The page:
How to turn a string into a list of integers?

Rustom Mody rustompmody at gmail.com
Sun Sep 7 20:34:22 CEST 2014


On Sunday, September 7, 2014 11:38:41 PM UTC+5:30, Steven D'Aprano wrote:
> Rustom Mody wrote:

> > On Sunday, September 7, 2014 10:33:26 PM UTC+5:30, Steven D'Aprano wrote:
> >> MRAB wrote:
> >> > I don't think you should be saying that it stores the string in Latin-1
> >> > or UTF-16 because that might suggest that they are encoded. They
> >> > aren't.
> >> Of course they are encoded. Memory consists of bytes, not Unicode code
> >> points, [...]

> > Dunno about philosophical questions -- especially unicode :-)
> > What I can see (python 3) which is I guess what MRAB was pointing out:
> >>>> "".encode
> >>>> "".decode
> > Traceback (most recent call last):
> > AttributeError: 'str' object has no attribute 'decode'

> What's your point? I'm talking about the implementation of how strings are
> stored in memory, not what methods the str class provides.

The methods (un)available reflect what're the (in)valid operations on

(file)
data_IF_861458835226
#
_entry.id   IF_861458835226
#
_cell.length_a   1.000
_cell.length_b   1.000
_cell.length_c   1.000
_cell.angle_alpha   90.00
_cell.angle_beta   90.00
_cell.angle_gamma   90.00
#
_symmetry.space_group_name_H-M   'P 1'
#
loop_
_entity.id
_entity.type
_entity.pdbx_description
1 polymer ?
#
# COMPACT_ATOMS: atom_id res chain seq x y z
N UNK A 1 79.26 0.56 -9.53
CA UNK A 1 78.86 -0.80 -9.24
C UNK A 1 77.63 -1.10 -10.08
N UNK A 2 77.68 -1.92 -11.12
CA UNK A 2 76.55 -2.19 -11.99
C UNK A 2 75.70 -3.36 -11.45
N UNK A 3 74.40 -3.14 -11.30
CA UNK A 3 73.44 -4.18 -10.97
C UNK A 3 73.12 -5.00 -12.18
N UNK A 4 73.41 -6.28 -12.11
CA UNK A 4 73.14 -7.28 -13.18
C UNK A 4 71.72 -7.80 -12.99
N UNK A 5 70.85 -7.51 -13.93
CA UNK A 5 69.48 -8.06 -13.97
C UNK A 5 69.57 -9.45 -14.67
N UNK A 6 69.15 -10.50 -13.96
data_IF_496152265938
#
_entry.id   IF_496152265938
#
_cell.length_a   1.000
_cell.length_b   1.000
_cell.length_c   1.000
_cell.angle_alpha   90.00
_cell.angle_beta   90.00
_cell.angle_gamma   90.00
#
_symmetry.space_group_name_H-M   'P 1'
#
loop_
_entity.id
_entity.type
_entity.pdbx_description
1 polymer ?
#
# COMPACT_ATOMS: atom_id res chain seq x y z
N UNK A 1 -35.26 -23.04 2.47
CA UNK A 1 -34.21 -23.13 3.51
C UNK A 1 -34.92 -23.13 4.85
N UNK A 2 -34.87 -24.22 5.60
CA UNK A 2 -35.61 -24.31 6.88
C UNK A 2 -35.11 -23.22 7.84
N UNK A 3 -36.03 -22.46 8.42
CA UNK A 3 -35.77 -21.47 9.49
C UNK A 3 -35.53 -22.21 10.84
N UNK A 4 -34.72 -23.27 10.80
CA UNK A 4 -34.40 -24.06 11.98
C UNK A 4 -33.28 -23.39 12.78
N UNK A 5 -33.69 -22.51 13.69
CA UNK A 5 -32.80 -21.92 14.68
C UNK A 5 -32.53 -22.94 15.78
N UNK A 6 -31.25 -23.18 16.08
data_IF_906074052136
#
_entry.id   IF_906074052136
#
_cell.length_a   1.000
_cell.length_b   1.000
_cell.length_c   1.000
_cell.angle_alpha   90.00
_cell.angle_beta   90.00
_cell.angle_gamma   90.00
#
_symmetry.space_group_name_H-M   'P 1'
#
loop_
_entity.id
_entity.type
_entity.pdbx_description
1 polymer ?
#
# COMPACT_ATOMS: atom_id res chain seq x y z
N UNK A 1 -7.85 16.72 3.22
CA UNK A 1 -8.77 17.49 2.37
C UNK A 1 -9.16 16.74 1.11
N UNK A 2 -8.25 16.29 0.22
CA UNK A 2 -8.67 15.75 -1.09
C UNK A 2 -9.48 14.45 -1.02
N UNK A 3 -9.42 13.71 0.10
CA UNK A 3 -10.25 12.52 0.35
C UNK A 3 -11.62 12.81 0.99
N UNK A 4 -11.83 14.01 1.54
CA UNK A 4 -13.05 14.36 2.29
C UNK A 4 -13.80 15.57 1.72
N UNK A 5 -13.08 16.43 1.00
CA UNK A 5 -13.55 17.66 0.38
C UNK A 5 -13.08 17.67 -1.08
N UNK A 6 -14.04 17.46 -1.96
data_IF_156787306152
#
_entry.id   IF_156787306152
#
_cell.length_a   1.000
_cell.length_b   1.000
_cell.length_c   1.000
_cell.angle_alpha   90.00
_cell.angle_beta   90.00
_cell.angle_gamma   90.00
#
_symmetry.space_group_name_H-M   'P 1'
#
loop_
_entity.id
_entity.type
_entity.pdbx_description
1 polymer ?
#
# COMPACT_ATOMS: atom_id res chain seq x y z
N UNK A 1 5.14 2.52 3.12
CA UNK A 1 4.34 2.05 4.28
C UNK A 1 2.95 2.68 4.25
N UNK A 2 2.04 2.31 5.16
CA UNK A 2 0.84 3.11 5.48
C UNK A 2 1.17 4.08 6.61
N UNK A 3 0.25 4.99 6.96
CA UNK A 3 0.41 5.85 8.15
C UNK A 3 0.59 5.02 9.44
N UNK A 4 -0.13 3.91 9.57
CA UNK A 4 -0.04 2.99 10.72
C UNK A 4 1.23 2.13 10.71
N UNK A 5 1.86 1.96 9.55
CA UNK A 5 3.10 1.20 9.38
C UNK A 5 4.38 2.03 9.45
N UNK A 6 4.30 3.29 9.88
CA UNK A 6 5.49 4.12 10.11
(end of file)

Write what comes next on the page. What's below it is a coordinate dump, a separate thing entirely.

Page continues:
the type:

Strings

The items of a string object are Unicode code units.  Conversion from
and to other encodings are possible through the string method
encode().

Bytes

A bytes object is an immutable array. The items are 8-bit bytes,
represented by integers in the range 0 <= x < 256. Bytes literals
(like b'abc' and the built-in function bytes() can be used to
construct bytes objects. Also, bytes objects can be decoded to
strings via the decode() method.

>From https://docs.python.org/3.1/reference/datamodel.html#the-standard-type-hierarchy



IOW I interpret MRAB's statement that strings should not be thought 
of as encoded because they consist of abstract code-points, seems to me (a unicode-ignoramus!) a reasonable outlook




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